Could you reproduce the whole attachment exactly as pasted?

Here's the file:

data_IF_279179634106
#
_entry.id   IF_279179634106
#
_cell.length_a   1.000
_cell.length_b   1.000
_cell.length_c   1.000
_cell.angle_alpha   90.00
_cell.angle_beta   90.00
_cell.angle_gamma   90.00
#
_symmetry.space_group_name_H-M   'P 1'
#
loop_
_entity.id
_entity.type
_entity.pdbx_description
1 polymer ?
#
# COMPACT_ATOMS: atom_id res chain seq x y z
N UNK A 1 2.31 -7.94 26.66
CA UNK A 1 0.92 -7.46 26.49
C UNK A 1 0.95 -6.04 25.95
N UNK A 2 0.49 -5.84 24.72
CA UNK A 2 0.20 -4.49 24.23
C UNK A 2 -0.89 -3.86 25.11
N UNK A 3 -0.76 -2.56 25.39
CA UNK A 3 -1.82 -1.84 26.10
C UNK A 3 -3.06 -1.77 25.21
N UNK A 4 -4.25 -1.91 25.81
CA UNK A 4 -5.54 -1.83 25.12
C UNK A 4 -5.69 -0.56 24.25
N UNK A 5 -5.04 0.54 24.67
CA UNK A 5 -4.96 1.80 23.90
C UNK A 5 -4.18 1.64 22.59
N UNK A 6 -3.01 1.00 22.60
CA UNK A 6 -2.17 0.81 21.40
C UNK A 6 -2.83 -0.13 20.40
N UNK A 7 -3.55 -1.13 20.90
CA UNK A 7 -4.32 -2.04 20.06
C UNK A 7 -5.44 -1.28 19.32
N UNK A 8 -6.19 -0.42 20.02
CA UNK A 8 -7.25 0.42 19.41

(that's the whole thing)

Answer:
data_IF_279179634106
#
_entry.id   IF_279179634106
#
_cell.length_a   1.000
_cell.length_b   1.000
_cell.length_c   1.000
_cell.angle_alpha   90.00
_cell.angle_beta   90.00
_cell.angle_gamma   90.00
#
_symmetry.space_group_name_H-M   'P 1'
#
loop_
_entity.id
_entity.type
_entity.pdbx_description
1 polymer ?
#
# COMPACT_ATOMS: atom_id res chain seq x y z
N UNK A 1 2.31 -7.94 26.66
CA UNK A 1 0.92 -7.46 26.49
C UNK A 1 0.95 -6.04 25.95
N UNK A 2 0.49 -5.84 24.72
CA UNK A 2 0.20 -4.49 24.23
C UNK A 2 -0.89 -3.86 25.11
N UNK A 3 -0.76 -2.56 25.39
CA UNK A 3 -1.82 -1.84 26.10
C UNK A 3 -3.06 -1.77 25.21
N UNK A 4 -4.25 -1.91 25.81
CA UNK A 4 -5.54 -1.83 25.12
C UNK A 4 -5.69 -0.56 24.25
N UNK A 5 -5.04 0.54 24.67
CA UNK A 5 -4.96 1.80 23.90
C UNK A 5 -4.18 1.64 22.59
N UNK A 6 -3.01 1.00 22.60
CA UNK A 6 -2.17 0.81 21.40
C UNK A 6 -2.83 -0.13 20.40
N UNK A 7 -3.55 -1.13 20.90
CA UNK A 7 -4.32 -2.04 20.06
C UNK A 7 -5.44 -1.28 19.32
N UNK A 8 -6.19 -0.42 20.02
CA UNK A 8 -7.25 0.42 19.41